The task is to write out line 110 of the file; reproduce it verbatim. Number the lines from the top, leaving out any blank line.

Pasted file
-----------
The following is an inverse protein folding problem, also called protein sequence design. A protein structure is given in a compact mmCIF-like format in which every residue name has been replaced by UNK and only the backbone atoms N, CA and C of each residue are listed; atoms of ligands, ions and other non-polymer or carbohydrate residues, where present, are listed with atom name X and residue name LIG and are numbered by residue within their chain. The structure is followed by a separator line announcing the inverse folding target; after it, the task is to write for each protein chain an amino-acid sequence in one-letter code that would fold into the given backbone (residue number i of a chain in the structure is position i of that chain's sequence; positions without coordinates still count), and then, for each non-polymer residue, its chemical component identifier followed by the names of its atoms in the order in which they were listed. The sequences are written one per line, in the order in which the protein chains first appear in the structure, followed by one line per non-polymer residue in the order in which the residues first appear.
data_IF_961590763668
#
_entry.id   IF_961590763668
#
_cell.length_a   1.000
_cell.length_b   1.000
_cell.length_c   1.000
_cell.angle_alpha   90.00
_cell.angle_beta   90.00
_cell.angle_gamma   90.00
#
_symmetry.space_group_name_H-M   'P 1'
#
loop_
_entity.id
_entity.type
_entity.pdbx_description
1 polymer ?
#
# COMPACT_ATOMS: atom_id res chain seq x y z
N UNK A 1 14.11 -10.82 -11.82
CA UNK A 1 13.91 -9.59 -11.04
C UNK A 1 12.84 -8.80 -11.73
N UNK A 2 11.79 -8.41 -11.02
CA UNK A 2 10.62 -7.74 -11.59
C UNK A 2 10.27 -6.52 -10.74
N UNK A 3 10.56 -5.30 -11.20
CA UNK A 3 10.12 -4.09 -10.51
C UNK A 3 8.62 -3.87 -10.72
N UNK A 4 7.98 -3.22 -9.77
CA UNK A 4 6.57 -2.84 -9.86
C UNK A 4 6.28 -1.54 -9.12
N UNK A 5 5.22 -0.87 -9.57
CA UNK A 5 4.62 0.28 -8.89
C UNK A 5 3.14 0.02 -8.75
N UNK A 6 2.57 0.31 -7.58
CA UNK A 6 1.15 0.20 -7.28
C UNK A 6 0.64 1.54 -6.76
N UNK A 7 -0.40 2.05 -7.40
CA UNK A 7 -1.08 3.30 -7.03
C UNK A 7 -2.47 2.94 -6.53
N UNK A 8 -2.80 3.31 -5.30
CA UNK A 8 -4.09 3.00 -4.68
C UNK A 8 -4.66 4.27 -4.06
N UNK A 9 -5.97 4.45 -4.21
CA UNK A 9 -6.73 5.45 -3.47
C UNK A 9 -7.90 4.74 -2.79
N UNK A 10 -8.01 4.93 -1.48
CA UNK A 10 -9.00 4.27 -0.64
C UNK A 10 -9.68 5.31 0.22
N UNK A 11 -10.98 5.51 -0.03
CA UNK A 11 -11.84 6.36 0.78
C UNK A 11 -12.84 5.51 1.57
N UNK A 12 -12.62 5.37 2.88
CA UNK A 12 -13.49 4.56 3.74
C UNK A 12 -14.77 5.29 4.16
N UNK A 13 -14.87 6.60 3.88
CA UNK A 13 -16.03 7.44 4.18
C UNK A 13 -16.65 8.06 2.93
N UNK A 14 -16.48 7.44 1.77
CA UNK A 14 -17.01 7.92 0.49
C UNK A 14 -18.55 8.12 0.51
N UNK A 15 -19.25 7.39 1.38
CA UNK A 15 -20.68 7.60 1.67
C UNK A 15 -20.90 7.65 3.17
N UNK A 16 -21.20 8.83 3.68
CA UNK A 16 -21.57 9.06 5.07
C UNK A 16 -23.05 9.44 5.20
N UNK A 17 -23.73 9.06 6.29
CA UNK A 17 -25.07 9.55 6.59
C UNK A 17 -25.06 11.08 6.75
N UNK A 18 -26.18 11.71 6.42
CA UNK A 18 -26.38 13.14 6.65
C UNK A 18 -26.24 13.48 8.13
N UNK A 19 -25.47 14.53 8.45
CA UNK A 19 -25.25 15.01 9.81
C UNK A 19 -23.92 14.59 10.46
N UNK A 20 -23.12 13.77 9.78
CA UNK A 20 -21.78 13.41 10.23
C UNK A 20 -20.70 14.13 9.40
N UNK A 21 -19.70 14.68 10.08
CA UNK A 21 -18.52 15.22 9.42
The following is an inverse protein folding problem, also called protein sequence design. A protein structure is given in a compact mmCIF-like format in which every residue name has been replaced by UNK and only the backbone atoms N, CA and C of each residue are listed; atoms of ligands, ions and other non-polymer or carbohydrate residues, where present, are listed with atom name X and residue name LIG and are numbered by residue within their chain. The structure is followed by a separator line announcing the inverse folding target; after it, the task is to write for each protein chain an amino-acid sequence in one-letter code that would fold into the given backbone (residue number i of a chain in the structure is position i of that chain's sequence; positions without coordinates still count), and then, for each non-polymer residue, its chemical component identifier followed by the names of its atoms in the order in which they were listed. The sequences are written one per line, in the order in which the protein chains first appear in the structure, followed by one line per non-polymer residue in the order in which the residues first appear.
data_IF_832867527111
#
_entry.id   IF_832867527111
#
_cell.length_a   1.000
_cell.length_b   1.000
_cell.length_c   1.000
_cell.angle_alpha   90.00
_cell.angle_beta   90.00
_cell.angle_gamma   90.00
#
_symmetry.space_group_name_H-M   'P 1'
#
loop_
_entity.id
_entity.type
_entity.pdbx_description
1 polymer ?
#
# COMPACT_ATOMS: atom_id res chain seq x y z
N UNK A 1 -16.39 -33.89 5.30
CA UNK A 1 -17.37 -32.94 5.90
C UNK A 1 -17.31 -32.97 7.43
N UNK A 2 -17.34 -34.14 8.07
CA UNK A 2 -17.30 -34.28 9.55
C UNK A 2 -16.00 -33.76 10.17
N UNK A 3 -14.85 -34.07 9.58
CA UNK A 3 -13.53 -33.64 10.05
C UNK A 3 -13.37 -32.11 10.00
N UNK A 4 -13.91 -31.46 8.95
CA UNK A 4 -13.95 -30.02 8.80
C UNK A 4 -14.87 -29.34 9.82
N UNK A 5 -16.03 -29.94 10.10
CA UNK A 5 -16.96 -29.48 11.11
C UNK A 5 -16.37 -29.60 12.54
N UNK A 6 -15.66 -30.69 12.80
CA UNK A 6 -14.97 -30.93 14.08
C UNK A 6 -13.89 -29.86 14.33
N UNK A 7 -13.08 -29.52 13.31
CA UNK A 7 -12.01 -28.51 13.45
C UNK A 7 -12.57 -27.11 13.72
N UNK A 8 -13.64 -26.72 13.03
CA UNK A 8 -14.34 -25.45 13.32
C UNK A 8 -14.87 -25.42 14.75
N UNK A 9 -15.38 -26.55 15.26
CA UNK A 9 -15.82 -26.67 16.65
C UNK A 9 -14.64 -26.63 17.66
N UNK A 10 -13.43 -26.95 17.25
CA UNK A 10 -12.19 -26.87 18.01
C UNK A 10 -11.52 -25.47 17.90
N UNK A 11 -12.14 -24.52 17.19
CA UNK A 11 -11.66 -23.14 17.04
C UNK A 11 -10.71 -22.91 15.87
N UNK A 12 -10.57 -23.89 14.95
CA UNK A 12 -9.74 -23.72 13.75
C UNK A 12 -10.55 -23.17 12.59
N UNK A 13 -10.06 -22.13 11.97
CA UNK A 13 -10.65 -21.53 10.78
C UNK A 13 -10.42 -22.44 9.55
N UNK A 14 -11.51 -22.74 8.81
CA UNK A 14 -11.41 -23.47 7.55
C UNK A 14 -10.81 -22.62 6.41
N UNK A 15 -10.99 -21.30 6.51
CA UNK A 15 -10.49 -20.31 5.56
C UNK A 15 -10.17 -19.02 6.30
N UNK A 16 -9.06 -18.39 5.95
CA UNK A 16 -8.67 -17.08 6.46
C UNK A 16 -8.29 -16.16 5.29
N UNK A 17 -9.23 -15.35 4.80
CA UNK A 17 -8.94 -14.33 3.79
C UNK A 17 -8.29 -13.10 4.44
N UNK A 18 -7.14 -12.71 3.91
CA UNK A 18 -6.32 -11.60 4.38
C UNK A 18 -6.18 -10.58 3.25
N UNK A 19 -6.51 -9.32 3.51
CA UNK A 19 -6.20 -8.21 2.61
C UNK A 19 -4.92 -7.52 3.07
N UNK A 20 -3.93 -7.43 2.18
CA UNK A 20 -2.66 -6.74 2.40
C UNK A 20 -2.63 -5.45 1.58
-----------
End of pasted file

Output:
C UNK A 2 -16.00 -33.76 10.17